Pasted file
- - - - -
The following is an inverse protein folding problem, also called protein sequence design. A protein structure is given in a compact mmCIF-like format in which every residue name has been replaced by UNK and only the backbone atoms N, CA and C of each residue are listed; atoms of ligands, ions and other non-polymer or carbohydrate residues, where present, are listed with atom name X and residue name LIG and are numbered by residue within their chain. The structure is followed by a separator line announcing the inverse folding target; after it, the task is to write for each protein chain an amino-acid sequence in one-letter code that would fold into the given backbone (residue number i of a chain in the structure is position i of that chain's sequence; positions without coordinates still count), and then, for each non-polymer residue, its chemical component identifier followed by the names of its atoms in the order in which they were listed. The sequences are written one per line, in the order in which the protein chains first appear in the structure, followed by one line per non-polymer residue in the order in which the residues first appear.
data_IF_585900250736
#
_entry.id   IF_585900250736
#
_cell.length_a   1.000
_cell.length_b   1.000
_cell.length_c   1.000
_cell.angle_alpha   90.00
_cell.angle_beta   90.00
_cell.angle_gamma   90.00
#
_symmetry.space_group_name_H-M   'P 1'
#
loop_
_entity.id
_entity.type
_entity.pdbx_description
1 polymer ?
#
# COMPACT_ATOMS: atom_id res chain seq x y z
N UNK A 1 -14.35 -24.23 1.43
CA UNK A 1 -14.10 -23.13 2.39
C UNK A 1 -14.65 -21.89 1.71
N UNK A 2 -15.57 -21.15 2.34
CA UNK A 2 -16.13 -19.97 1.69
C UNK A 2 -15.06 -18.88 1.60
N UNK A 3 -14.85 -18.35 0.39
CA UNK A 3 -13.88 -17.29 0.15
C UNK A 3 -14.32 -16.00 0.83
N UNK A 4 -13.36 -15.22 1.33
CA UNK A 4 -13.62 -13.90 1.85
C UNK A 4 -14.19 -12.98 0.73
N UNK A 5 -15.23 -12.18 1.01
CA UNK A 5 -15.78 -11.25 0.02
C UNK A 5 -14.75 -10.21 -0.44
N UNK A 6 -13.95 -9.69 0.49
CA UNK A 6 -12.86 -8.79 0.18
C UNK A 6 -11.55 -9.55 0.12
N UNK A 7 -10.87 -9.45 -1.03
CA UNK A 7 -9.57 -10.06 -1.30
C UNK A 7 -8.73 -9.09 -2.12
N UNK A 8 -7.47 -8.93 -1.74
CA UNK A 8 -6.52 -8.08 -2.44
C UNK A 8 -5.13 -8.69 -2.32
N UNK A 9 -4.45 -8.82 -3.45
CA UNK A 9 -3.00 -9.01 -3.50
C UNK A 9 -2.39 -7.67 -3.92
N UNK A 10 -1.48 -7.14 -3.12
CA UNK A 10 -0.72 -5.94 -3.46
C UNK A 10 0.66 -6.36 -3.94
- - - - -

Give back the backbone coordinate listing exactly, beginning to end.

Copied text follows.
The following is an inverse protein folding problem, also called protein sequence design. A protein structure is given in a compact mmCIF-like format in which every residue name has been replaced by UNK and only the backbone atoms N, CA and C of each residue are listed; atoms of ligands, ions and other non-polymer or carbohydrate residues, where present, are listed with atom name X and residue name LIG and are numbered by residue within their chain. The structure is followed by a separator line announcing the inverse folding target; after it, the task is to write for each protein chain an amino-acid sequence in one-letter code that would fold into the given backbone (residue number i of a chain in the structure is position i of that chain's sequence; positions without coordinates still count), and then, for each non-polymer residue, its chemical component identifier followed by the names of its atoms in the order in which they were listed. The sequences are written one per line, in the order in which the protein chains first appear in the structure, followed by one line per non-polymer residue in the order in which the residues first appear.
data_IF_585900250736
#
_entry.id   IF_585900250736
#
_cell.length_a   1.000
_cell.length_b   1.000
_cell.length_c   1.000
_cell.angle_alpha   90.00
_cell.angle_beta   90.00
_cell.angle_gamma   90.00
#
_symmetry.space_group_name_H-M   'P 1'
#
loop_
_entity.id
_entity.type
_entity.pdbx_description
1 polymer ?
#
# COMPACT_ATOMS: atom_id res chain seq x y z
N UNK A 1 -14.35 -24.23 1.43
CA UNK A 1 -14.10 -23.13 2.39
C UNK A 1 -14.65 -21.89 1.71
N UNK A 2 -15.57 -21.15 2.34
CA UNK A 2 -16.13 -19.97 1.69
C UNK A 2 -15.06 -18.88 1.60
N UNK A 3 -14.85 -18.35 0.39
CA UNK A 3 -13.88 -17.29 0.15
C UNK A 3 -14.32 -16.00 0.83
N UNK A 4 -13.36 -15.22 1.33
CA UNK A 4 -13.62 -13.90 1.85
C UNK A 4 -14.19 -12.98 0.73
N UNK A 5 -15.23 -12.18 1.01
CA UNK A 5 -15.78 -11.25 0.02
C UNK A 5 -14.75 -10.21 -0.44
N UNK A 6 -13.95 -9.69 0.49
CA UNK A 6 -12.86 -8.79 0.18
C UNK A 6 -11.55 -9.55 0.12
N UNK A 7 -10.87 -9.45 -1.03
CA UNK A 7 -9.57 -10.06 -1.30
C UNK A 7 -8.73 -9.09 -2.12
N UNK A 8 -7.47 -8.93 -1.74
CA UNK A 8 -6.52 -8.08 -2.44
C UNK A 8 -5.13 -8.69 -2.32
N UNK A 9 -4.45 -8.82 -3.45
CA UNK A 9 -3.00 -9.01 -3.50
C UNK A 9 -2.39 -7.67 -3.92
N UNK A 10 -1.48 -7.14 -3.12
CA UNK A 10 -0.72 -5.94 -3.46
C UNK A 10 0.66 -6.36 -3.94